I also would have liked to see more attention paid to the plot development. Once again, I wouldn’t expect a novella to be as well-developed as something full length, but there was so much more the author could have done with a vampire who remembered life in the 1600s and could tell people about it in the present day.
The punchy dialogue kept making me smile. There were some clever one liners thrown about, and they were pretty evenly distributed among the main characters. It’s nice when the spotlight can be shared among multiple characters like that. No, the dialogue didn’t match the way people actually spoke in 1665, but I assumed Priscilla translated all of the thees and thous into modern, conversational English for the sake of her twenty-first companion who was hearing about the beginning of her relationship with her fairy godmother for the first time.
Fangs & Fairy Dust was a quick, lighthearted read that I’d recommend to anyone who is in the mood for such a thing.
From the outside, it looks like an ordinary American home, but since its construction in 1956, people have vanished as soon as they go upstairs, the only clues the things they leave behind: a wedding ring, a phone…an eye.
In its sixty-year history, a record number of strange events have been attributed to the house, from the neighbors waking up to find themselves standing in the yard outside, to the grieving man who vanished before a police officer’s eyes. The animals gathering in the yard as if summoned. The people who speak in reverse. The lights and sounds. The music. The grass dying overnight…and the ten-foot clown on the second floor.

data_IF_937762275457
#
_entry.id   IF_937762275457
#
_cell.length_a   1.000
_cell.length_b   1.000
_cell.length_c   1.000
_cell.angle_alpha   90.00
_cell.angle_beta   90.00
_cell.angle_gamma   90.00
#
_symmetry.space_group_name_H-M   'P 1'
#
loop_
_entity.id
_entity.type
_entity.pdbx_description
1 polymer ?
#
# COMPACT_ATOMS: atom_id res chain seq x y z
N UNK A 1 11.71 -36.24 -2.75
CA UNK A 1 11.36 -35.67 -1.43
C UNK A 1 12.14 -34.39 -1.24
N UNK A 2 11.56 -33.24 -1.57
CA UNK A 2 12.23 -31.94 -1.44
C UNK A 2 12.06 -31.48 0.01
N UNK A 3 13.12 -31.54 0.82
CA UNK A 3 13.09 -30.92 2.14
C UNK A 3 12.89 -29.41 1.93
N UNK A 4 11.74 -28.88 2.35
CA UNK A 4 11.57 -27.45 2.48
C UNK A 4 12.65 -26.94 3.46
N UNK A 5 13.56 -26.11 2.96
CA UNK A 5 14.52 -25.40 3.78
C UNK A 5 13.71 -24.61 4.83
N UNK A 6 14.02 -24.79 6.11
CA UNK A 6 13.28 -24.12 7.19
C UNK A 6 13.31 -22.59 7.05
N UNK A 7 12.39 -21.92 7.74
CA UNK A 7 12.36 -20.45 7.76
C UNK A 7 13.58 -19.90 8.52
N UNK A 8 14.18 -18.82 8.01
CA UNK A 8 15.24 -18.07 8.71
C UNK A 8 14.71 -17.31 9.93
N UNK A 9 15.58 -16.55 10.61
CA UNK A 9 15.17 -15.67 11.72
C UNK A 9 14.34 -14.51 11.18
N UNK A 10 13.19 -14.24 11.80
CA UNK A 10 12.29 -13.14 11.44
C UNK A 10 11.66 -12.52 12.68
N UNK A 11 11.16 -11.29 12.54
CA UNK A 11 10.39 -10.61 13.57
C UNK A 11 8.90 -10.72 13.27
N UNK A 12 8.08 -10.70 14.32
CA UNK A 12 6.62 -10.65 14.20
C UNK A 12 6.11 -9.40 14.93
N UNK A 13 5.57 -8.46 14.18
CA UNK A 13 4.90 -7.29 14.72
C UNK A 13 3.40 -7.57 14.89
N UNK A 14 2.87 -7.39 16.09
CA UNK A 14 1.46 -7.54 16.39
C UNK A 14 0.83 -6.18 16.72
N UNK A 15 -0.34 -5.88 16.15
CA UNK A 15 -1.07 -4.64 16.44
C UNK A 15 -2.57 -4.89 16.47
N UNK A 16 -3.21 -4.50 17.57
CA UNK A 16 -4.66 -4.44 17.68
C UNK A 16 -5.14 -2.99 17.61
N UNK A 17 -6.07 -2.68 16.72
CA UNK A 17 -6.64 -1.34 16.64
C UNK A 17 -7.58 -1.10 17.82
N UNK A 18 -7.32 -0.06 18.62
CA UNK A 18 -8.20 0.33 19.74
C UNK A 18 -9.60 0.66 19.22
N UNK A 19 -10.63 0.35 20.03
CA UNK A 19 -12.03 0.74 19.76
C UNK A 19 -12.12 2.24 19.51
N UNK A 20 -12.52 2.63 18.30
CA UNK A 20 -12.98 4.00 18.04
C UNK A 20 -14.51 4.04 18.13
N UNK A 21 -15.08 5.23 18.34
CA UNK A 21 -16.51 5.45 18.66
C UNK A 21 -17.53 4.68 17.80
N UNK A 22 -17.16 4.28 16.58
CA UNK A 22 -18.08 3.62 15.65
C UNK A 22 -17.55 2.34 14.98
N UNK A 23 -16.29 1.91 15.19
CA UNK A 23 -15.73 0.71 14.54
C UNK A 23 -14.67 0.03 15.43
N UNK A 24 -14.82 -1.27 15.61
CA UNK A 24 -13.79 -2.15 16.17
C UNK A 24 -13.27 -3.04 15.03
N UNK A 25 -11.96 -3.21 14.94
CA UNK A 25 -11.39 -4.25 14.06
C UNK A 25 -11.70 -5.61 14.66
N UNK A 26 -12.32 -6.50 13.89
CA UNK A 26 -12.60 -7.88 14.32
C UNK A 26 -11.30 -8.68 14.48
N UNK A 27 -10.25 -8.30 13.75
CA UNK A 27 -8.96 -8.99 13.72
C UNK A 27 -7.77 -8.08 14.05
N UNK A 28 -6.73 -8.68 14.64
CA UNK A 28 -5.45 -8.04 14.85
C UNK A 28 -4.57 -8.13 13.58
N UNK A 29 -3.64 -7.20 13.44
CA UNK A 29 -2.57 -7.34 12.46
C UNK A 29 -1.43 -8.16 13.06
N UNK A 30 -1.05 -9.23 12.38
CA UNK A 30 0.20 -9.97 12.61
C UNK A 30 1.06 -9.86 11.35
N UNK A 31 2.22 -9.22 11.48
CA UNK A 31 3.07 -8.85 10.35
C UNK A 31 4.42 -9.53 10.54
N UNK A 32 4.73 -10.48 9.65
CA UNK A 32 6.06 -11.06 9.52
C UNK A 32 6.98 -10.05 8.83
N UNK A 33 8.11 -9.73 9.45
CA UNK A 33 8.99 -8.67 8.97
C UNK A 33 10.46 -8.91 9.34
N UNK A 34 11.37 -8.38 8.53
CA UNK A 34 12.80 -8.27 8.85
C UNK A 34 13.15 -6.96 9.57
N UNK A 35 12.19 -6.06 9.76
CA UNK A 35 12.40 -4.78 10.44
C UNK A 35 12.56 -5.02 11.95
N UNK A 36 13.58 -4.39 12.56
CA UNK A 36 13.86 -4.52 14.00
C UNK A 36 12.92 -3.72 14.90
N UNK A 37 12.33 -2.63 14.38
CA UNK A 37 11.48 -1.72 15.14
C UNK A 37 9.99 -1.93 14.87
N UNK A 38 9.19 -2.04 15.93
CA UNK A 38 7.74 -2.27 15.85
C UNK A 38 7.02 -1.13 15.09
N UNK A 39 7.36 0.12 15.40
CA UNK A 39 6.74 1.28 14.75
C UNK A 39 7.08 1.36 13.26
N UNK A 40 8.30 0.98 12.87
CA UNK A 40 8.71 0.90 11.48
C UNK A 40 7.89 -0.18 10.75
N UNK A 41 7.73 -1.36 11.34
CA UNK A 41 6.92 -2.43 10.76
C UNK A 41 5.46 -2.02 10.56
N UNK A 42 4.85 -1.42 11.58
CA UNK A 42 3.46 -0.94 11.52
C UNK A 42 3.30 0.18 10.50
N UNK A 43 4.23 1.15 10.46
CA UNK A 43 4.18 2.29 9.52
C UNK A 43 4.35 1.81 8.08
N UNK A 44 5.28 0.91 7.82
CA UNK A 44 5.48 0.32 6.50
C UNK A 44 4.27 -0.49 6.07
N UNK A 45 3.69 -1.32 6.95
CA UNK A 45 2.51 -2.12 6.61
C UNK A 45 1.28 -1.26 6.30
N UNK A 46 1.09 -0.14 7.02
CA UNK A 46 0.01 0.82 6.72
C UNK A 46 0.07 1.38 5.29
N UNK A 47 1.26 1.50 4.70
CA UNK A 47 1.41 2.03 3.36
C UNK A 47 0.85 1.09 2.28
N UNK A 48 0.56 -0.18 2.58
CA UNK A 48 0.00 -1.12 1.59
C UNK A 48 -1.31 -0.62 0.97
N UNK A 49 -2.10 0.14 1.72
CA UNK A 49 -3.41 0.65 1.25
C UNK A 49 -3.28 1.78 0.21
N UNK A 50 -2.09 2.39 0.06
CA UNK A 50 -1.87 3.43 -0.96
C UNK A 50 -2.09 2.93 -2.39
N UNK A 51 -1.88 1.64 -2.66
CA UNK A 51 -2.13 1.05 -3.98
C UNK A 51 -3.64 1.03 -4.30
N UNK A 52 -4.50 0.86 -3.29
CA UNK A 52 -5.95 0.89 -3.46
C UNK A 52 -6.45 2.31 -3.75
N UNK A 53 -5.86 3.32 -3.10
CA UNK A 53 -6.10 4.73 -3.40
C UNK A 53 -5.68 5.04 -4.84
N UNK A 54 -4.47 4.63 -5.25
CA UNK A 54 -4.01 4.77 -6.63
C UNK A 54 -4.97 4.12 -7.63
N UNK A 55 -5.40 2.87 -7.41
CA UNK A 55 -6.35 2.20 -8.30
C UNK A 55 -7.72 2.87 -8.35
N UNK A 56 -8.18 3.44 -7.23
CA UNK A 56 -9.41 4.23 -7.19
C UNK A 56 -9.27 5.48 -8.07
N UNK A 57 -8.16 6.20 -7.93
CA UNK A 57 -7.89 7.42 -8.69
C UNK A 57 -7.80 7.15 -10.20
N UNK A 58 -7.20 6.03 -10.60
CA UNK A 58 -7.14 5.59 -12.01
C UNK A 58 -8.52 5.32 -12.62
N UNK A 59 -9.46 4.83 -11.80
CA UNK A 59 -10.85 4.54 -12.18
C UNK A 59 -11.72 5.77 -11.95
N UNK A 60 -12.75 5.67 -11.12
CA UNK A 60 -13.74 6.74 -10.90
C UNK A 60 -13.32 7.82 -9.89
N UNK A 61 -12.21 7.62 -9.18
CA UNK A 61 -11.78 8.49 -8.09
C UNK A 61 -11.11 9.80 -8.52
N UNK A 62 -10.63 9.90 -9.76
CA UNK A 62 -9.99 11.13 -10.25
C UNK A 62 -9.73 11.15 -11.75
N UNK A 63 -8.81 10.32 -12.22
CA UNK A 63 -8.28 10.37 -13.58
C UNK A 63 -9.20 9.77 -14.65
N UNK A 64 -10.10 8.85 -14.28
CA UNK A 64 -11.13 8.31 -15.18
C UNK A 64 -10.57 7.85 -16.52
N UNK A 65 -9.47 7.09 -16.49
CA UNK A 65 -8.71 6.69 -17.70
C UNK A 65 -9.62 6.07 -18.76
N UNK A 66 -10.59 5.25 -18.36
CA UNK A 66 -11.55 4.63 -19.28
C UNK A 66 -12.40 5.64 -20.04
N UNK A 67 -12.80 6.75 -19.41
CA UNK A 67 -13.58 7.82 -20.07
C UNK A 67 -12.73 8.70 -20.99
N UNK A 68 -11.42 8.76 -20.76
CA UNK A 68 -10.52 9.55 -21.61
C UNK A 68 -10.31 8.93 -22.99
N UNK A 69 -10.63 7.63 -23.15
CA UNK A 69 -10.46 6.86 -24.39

And as long as there are mysteries, people will be compelled to solve them.
Here, then, is the most comprehensive account of the Abigail House phenomenon, the result of sixty years of eyewitness accounts, news reports, scientific research, and parapsychological investigations, all in an attempt to decode the enduring mystery that is…
…THE HOUSE ON ABIGAIL LANE.
Evil comes in many forms.
This short story was heavily plot driven. The mystery of why people from many different walks of life kept disappearing at Abigail House permeated every scene, and it didn’t give away any hints about what the answer may be at first. I liked the fact that the audience was left in the dark in the beginning. It made the last few scenes even more exciting.
While I definitely wasn’t expecting the characters to have quiet, introspective moments, I do wish I’d gotten to know them better. There were times when it was hard for me to emotionally connect with the latest poor soul who found themselves working, visiting, or living at this location because of how quickly the house cycled through its victims. No sooner were they introduced than many of them met their fates.
I’m saying that as someone who was deliciously terrified of this setting. Few things are more frightening to me than a place where horrible things happen for reasons that none of the characters have yet to figure out nd therefore have no way to predict or prevent. Had I been able to bond with at least some of the victims, this would have been the perfect read for this horror fan.
If there’s anything about the suburbs that gives you a gnawing sense of discomfort, The House on Abigail Lane might help to explain why.